sudo nvram boot-args="-v"

The next start of the system will be verbose.


Before each restart or shutdown, in Terminal:

sudo sysdiagnose

It's time consuming, but you need not investigate the results of all runs. Pay attention only if a problems arises.

For a case such as lupincho's:

  • the run of sysdiagnose may reveal a problem before a restart or shut down
  • the end result of sysdiagnose may be of interest following a forced restart or shut down.

More specifically: if a run of sysdiagnose fails to progress beyond a certain point, knowing that point can help to gain a sense of the underlying problem.

During the run you can use the following key combination, repeatedly, to see whether things are progressing:

  • Control-T

For the allmemory part of the sysdiagnose routine, Apple's two minute estimate may be wildly inaccurate. Be patient.

If you suspect that sysdiagnose fails to progress beyond a certain point, then key:

  • Control-C

If repeated use of Control-C fails to abort sysdiagnose, then (in my experience with Mountain Lion) it's almost certain that an attempt to restart or shut down the operating system will fail.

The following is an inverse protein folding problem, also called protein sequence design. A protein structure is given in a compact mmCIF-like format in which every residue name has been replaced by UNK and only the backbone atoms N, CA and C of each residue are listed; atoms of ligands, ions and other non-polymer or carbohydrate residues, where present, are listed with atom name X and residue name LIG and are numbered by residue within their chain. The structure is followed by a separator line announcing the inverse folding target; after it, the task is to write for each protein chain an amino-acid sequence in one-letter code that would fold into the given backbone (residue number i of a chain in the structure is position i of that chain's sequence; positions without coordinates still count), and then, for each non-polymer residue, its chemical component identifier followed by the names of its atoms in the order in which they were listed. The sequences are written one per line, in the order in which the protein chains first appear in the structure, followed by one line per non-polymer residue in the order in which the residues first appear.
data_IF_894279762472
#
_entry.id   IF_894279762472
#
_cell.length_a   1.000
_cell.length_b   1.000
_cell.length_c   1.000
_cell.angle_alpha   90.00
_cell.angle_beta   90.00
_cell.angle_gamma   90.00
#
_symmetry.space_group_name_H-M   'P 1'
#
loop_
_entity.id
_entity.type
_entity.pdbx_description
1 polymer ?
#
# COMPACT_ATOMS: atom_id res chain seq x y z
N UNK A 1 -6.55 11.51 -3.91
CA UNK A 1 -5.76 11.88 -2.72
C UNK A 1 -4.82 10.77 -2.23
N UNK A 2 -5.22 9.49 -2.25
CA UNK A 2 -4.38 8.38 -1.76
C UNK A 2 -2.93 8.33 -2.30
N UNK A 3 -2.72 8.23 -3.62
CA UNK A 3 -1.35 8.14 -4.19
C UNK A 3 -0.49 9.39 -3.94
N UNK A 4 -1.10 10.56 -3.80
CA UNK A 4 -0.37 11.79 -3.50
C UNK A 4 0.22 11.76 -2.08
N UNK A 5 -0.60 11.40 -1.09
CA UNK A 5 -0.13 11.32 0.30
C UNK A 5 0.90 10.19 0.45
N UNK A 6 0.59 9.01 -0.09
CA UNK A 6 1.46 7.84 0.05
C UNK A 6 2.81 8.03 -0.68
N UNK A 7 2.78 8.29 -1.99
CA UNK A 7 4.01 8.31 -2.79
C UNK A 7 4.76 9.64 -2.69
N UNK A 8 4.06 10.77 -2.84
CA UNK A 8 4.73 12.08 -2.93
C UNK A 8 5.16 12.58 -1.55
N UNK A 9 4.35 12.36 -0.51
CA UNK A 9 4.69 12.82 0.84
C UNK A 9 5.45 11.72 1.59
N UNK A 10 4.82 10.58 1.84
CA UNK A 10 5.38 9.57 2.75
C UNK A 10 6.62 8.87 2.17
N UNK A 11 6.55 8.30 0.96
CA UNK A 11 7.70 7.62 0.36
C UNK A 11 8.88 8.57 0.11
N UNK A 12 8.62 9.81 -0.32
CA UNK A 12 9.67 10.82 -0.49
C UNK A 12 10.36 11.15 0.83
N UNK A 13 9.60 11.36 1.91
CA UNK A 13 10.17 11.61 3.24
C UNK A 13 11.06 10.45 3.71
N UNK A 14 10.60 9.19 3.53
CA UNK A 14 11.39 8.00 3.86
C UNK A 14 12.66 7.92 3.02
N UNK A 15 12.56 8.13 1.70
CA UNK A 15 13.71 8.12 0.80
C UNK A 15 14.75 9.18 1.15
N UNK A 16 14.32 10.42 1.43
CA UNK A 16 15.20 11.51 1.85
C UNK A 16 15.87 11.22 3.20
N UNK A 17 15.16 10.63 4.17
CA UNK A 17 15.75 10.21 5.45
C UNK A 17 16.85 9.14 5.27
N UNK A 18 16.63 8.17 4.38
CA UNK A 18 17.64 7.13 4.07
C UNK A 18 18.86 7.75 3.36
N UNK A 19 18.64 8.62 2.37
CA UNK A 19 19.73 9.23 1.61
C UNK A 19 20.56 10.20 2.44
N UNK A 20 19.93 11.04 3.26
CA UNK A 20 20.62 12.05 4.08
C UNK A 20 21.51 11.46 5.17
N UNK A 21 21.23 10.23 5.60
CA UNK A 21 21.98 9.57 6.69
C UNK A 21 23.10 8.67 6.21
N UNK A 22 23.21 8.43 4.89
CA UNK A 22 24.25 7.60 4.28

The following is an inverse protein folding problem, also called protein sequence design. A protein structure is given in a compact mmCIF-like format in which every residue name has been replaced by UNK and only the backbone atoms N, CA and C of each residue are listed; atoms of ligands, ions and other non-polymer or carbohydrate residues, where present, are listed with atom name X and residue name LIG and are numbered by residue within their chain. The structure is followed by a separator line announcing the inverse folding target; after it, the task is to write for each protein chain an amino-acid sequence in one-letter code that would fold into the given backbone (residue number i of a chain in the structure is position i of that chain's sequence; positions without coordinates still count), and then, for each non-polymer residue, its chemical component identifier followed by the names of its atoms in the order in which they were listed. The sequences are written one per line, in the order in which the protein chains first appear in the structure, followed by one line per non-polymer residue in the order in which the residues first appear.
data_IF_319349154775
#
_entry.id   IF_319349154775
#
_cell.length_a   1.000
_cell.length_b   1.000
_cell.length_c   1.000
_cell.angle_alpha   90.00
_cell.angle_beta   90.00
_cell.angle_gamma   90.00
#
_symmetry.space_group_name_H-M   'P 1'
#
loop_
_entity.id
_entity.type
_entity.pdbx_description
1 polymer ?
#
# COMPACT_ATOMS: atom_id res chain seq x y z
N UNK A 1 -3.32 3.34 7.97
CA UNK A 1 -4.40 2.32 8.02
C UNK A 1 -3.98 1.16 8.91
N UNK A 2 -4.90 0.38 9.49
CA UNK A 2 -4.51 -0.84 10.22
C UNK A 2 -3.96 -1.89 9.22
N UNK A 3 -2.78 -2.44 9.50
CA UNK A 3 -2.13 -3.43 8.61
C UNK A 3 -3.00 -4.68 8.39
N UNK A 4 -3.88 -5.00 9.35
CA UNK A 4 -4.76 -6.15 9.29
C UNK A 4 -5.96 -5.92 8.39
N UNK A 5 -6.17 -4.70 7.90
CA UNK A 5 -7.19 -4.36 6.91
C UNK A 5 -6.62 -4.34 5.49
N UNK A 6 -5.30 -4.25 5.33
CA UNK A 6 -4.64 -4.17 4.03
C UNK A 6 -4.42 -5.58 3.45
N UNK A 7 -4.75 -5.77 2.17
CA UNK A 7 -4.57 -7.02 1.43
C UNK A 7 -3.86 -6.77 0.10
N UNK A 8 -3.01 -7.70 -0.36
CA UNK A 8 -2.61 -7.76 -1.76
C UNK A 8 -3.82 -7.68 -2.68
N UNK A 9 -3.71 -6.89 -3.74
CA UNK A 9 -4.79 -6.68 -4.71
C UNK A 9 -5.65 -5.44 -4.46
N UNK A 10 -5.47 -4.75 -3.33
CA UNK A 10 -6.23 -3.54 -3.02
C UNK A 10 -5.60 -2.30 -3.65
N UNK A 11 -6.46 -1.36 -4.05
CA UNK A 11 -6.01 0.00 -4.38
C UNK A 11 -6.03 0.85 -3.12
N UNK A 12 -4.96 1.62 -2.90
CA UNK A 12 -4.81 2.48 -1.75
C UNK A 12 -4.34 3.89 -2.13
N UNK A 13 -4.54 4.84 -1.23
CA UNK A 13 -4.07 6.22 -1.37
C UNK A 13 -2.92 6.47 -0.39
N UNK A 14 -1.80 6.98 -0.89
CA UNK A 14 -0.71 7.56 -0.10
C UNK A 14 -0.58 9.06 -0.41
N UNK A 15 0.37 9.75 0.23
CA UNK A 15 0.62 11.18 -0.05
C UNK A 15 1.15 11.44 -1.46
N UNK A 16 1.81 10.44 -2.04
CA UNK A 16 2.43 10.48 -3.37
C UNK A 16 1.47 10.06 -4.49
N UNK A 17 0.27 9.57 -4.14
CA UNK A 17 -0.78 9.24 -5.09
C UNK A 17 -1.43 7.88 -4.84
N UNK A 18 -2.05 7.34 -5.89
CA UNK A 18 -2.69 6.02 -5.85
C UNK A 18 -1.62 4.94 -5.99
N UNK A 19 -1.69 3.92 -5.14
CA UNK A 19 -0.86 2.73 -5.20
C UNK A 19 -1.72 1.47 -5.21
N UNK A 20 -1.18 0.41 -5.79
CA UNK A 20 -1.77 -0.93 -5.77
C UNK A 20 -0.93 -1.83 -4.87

Shutdown monitoring

In Finder, go to:


This file is typically empty, but may contain items of interest following a problematic shutdown. (I have little experience in this area.)

If the only stray process at shutdown is WindowServer

It's not unusual to have stray processes at shutdown. A stray can be problematic only if it is not killed.

If you suspect that WindowServer is not killed, and that this particular stray is contributory to shutdown failure: ask yourself whether any third party software makes nonstandard use of the WindowServer process.

Quick Look of a GrabFS view of WindowServer on Mountain Lion, with two displays:

enter image description here

If Lion is similar, then my gut feeling is that the cause of shutdown failures lies beyond WindowServer.

Guesswork, based upon results of launchctl

Whilst the machine is running normally, what response to the following command?

sudo launchctl list | grep  --invert-match com.apple

Wonder whether any non-Apple software is contributory to the problem. Anti-virus, anti-malware software?

Following an upgrade from Lion to Mountain Lion

Aim for:


It seems the default is one log per shut down, with a maximum of two so there's also:


Following any forced restart or forced shut down, you might choose to set aside a copy of the most recent of the two. If force is required on any more than one occasion, you can compare files to see whether a pattern emerges.


Don't rule out the possibility of an issue with third party software, even release quality. Little Snitch may be well written and widely respected but:

  • when problems such as the one in this question become extended or too puzzling, any non-Apple kernel extension deserves attention.